Tackling UK’s mortality problem: covid-19 and other causesBMJ 2020; 369 doi: https://doi.org/10.1136/bmj.m2295 (Published 11 June 2020) Cite this as: BMJ 2020;369:m2295
All rapid responses
The relationship between delays in lock-down and excess mortality (Re: Tackling UK’s mortality problem: covid-19 and other causes)
The author spotlights excess mortality arising as a result of the Covid-19 pandemic, and the need to identify reasons for this. Governments throughout the world have adopted a range of different responses to the crisis, and this has created a natural experiment which could shed light on this, and thereby enable the world to cope more effectively with any future pandemic.
I hypothesised that the efficiency with which governments responded to the impending Covid-19 pandemic had a major effect on its impact on their populations. I therefore undertook a comparative study of the relative performance of European governments in tackling the pandemic. A measure of the alacrity with which governments is provided by the speed with which they imposed lock-downs following the first confirmed case in each country. This was calculated as the number of days incorporating the date of the first case and the date of lock-down, and the interval in between, and correlated with a measure of excess mortality.
Excess mortality compared with the same period last year was selected in preference to mortality due to Covid-19, as this latter measure depends not only on numbers of deaths but also on the availability of testing facilities. Excess mortality was calculated for each country by enumerating numbers of excess deaths over observation periods that extended from the date of the first case to either the end of May or the first week of June, and then expressed as the average excess deaths per week per million population. The disadvantage of this approach was that a number of governments that responded rapidly to the challenge of Covid-19 and where outcomes appeared excellent, including Greece, Albania and Slovakia, were excluded from the analysis because I could find no data on excess mortality.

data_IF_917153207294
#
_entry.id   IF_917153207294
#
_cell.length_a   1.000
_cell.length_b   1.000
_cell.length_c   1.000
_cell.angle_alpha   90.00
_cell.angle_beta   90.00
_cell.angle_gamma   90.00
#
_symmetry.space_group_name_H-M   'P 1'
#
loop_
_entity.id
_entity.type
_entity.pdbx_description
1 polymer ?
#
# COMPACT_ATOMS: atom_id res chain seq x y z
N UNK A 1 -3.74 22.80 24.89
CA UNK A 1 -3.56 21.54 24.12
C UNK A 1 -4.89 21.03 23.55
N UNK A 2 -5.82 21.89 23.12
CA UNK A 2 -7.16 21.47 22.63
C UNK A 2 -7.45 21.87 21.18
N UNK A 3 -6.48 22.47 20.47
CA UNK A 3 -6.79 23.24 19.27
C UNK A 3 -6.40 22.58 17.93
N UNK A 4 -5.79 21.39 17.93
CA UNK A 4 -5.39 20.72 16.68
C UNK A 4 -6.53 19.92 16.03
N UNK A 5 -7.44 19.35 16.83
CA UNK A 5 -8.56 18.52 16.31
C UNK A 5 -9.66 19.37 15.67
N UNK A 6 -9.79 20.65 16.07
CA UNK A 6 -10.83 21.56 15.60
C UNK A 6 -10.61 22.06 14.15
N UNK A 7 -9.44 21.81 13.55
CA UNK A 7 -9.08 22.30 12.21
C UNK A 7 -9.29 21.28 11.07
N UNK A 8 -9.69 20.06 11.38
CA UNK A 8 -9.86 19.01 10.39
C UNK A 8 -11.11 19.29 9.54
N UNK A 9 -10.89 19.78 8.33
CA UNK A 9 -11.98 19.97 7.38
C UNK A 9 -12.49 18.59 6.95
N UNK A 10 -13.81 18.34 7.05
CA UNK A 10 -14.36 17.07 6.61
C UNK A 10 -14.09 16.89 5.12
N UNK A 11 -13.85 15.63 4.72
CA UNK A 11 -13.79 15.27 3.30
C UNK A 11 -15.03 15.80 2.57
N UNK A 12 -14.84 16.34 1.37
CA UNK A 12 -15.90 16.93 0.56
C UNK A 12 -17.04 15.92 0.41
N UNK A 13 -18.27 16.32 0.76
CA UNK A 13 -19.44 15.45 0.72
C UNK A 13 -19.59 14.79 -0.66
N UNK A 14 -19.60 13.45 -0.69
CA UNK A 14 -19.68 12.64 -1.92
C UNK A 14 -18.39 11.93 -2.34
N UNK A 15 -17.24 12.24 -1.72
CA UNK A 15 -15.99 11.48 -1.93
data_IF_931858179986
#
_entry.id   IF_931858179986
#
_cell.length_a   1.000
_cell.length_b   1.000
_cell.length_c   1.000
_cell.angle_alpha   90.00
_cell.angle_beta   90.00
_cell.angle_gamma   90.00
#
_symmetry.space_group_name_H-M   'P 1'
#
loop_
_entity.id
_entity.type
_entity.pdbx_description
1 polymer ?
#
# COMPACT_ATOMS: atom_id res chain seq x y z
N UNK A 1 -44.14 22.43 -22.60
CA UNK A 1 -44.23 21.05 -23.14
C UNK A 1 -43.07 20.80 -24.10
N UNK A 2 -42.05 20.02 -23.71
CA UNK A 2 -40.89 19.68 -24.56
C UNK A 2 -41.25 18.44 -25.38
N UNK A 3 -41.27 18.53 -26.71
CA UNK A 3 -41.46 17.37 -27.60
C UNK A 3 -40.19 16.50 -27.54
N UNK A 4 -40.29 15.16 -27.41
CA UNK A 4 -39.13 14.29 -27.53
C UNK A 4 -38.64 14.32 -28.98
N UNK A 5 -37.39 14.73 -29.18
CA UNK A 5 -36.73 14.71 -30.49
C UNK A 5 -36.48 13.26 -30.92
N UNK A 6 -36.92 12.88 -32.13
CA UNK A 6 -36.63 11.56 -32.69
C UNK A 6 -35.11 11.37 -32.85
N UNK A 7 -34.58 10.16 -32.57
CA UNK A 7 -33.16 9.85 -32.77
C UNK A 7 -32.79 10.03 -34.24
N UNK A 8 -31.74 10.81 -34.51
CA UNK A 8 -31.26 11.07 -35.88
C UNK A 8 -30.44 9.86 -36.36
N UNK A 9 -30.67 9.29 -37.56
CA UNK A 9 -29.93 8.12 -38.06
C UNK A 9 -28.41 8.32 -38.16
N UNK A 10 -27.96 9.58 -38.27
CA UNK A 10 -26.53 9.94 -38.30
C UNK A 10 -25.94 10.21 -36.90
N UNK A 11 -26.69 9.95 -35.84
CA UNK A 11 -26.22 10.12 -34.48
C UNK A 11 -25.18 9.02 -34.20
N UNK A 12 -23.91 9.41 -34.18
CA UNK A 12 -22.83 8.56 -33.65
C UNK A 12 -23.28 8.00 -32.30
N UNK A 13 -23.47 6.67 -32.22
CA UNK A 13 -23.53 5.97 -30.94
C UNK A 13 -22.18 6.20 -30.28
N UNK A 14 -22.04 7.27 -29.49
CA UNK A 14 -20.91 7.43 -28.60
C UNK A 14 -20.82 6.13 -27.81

Country-specific data on date of first case, observation period and numbers of excess deaths were obtained from the 'Our World in Data' website, while lock-down dates were obtained from Wikipedia. Overall, sixteen countries were included in the analysis, including the four home countries. The correlation coefficient (R) between number of days to lock-down and excess mortality was 0.89, so that the variation in excess mortality explained by delay in lock-down (R squared) was 79.4%.
Delay in lock-down thus appeared a major factor affecting excess mortality during the Covid-19 pandemic. These results must be regarded as provisional, though, because observation periods differed in duration as a result of differences in dates of first cases, and because different countries were at different stages in the course of the pandemic. My intention is therefore to repeat this analysis when the pandemic is over.
Competing interests: No competing interests